Update, 5:15 pm:
Multnomah County spokesperson Julie Sullivan-Springhetti has confirmed that 108 adults incarcerated at Inverness Jail received COVID-19 vaccines Tuesday morning. Those who receive the vaccine had tested negative for COVID-19, and are the first inmates in Multnomah Country to be offered the vaccination.
Original story, 4 pm:
After months of warding off a raging pandemic, Multnomah County’s Inverness Jail is in the thick of a surging COVID-19 outbreak. On Thursday, the Northeast Portland facility reported 41 new COVID-19 cases in its inmate population. By Tuesday morning, that number had grown to 107—meaning 20 percent of the jail's total population had been infected.
The jail, like any congregate facility, is not built for a viral outbreak. With dorms comprised of single cells and dozens of beds separated by half-walls, an infected cough can quickly travel through the unit, which typically holds 40 people. The Multnomah County Sheriff's Office (MCSO), which oversees the county's two adult jails, had tried to avoid the transmission of COVID-19 by opening up an extra dorm in Inverness, holding incoming inmates 14 days in a quarantined dorm before transferring them into the jail's general population, and routinely checking inmates' temperatures.
But for many, this outbreak felt inevitable.
AFSCME Local 88 represents around 40 physicians, mental health clinicians, and other medical assistants employed by MSCO's corrections health department. Eben Pullman, a spokesperson for AFSCME, said that the union's members have been raising alarms about COVID-19 safety issues within both Inverness Jail and downtown Portland's Multnomah County Detention Center for months.
"We need MCSO to reconsider its efforts on this front and put the safety of workers and the adults in custody at the forefront."
Of particular concern: Health workers say they still "frequently observe" corrections officers neglecting to wear a mask while at work. This concern was first raised in July, a month after Multnomah County first made it mandatory for all county jail staff to wear face coverings at work. Six months later, and Pullman said there's been little change in protocol.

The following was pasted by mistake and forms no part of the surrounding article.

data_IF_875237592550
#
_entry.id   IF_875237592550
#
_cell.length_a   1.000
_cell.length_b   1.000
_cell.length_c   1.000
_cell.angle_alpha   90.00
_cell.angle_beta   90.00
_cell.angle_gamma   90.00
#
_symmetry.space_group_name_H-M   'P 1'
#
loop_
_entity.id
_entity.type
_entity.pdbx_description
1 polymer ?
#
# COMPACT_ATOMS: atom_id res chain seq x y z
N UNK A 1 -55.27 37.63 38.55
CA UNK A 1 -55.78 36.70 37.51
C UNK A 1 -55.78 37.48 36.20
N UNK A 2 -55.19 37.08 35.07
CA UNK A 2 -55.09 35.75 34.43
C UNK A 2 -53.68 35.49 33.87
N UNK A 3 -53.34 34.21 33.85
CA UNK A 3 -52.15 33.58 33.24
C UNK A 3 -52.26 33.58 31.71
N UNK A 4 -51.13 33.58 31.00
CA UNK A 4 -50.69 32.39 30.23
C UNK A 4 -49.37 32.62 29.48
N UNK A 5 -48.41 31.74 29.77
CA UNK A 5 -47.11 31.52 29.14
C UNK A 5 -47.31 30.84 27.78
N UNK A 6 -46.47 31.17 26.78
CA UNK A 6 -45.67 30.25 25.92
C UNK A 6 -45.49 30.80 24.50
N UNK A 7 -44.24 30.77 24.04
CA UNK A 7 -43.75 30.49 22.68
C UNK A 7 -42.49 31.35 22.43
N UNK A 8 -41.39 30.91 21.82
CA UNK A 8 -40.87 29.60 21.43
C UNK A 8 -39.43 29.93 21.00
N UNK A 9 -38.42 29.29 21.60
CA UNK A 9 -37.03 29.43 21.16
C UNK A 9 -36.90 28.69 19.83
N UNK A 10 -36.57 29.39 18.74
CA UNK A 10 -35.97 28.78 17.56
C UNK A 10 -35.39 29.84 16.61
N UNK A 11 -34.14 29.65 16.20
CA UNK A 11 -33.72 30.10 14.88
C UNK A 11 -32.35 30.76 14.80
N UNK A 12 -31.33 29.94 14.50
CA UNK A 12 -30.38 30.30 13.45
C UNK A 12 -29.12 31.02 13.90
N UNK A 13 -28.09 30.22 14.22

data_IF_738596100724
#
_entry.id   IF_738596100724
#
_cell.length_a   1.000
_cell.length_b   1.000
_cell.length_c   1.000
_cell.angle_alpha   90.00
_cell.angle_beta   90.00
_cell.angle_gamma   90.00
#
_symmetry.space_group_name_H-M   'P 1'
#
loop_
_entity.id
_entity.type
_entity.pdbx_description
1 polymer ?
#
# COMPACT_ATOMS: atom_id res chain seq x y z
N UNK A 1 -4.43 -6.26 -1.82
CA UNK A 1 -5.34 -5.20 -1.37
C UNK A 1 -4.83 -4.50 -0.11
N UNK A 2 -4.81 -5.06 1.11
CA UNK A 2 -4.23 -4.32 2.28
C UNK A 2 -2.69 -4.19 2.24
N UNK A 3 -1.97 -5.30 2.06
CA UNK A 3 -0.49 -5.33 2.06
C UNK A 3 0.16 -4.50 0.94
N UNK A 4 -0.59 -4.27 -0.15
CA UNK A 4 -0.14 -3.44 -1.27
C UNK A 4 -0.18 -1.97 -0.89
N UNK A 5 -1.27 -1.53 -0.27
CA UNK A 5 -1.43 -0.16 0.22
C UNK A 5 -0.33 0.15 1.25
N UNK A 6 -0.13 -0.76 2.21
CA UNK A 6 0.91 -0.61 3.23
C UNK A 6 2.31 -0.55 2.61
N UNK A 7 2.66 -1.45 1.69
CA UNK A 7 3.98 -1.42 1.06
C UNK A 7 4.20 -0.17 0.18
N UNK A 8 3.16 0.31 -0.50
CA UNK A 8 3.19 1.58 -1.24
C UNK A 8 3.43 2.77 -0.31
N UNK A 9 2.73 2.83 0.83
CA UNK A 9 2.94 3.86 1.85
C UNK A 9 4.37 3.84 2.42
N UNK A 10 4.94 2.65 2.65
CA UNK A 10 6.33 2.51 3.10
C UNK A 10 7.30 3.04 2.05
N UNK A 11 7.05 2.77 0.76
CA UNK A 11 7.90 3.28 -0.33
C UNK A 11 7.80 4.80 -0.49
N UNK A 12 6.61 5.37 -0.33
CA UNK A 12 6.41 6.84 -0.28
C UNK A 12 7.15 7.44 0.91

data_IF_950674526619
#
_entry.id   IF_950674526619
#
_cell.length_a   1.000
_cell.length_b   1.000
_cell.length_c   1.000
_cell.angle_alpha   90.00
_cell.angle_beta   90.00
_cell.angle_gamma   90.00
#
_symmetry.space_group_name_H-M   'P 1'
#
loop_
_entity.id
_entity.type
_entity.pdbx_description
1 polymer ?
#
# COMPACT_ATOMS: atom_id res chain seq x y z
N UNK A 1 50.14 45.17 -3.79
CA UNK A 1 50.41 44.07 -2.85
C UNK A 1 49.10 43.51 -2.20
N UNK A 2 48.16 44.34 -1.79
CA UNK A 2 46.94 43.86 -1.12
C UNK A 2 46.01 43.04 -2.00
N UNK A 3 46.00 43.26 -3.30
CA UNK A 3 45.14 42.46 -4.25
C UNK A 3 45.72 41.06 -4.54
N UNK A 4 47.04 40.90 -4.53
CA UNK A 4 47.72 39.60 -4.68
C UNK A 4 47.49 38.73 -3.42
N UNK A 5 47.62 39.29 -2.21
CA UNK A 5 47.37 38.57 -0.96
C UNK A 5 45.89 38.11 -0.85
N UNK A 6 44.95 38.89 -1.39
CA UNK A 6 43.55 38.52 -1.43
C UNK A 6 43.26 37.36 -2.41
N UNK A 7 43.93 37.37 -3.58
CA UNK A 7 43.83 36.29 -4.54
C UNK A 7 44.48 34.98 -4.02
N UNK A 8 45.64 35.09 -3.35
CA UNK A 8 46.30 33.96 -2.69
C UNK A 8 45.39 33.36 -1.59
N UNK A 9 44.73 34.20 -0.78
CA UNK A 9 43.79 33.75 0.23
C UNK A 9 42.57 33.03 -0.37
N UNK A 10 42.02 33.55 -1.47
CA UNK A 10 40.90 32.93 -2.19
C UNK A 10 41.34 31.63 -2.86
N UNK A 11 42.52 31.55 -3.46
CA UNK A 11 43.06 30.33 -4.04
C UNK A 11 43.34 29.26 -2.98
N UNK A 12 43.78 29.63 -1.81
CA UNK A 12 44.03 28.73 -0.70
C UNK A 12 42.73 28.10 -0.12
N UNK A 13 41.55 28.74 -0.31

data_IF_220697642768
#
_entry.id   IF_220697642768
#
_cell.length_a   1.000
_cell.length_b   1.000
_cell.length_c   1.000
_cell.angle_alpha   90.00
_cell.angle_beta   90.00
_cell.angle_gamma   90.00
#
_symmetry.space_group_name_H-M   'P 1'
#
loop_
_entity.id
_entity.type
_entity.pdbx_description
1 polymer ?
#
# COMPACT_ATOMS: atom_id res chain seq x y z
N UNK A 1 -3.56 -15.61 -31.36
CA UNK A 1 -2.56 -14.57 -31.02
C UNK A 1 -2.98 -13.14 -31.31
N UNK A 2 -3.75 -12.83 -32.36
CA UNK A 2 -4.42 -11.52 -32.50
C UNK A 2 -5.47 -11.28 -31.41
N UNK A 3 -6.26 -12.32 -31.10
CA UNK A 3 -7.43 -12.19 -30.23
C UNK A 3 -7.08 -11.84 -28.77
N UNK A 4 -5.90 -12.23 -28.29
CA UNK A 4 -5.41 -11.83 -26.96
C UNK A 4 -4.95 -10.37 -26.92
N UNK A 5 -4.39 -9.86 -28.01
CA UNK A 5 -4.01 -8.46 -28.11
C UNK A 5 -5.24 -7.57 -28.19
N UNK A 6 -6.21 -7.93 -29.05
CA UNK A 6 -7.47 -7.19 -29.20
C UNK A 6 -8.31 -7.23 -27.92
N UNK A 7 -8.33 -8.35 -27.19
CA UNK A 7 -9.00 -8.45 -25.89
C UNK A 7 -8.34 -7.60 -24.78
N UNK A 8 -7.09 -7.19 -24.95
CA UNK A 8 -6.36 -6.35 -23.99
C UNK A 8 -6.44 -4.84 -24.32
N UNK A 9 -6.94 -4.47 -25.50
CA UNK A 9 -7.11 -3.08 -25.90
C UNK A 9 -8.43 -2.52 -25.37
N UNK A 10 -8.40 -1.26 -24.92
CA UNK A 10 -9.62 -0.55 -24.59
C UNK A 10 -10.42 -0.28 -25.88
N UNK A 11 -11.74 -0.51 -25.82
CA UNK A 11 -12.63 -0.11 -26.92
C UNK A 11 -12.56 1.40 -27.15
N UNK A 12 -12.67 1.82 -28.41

"We need MCSO to reconsider its efforts on this front and put the safety of workers and the adults in custody at the forefront," said Pullman.
Chris Liedle, a spokesperson for MSCO, said Tuesday that no corrections deputies have been disciplined for not wearing masks since COVID-19 began. A representative from the Multnomah County Corrections Deputy Association, the union that represents corrections officers, did not respond to the Mercury's request for comment on the outbreak.
In daily emails MCSO employees receive about new inmate cases, recipients are assured that "[Multnomah County] Public Health will be notifying individuals who meet exposure criteria. If you are contacted please follow their recommendations for quarantine and testing." But a corrections health employee who spoke to the Mercury on the condition of anonymity said that, since the public health department is unable to contact inmates for contract tracing, few—if any—staff are actually being notified that they've been exposed.
In December, AFSCME filed a complaint against MCSO with the Occupational Safety and Health Administration (OSHA) for not sufficiently altering corrections health employees about their potential exposures to COVID-19.
“The overwhelming story that we're hearing is that people are absolutely terrified."
The corrections health employee said that, up until recently, inmates have only been given a COVID-19 test if they show symptoms of the virus. Now, if an inmate tests positive, the inmate will be moved into an "isolation" dorm with other inmates with COVID-19. The dorm that inmate was originally living in will then be placed in lockdown (meaning no recreation time, no job shifts) until everyone in that dorm tests negative for the coronavirus. Liedle confirmed this protocol in an email to the Mercury.
That system leaves inmates feeling defenseless from the virus.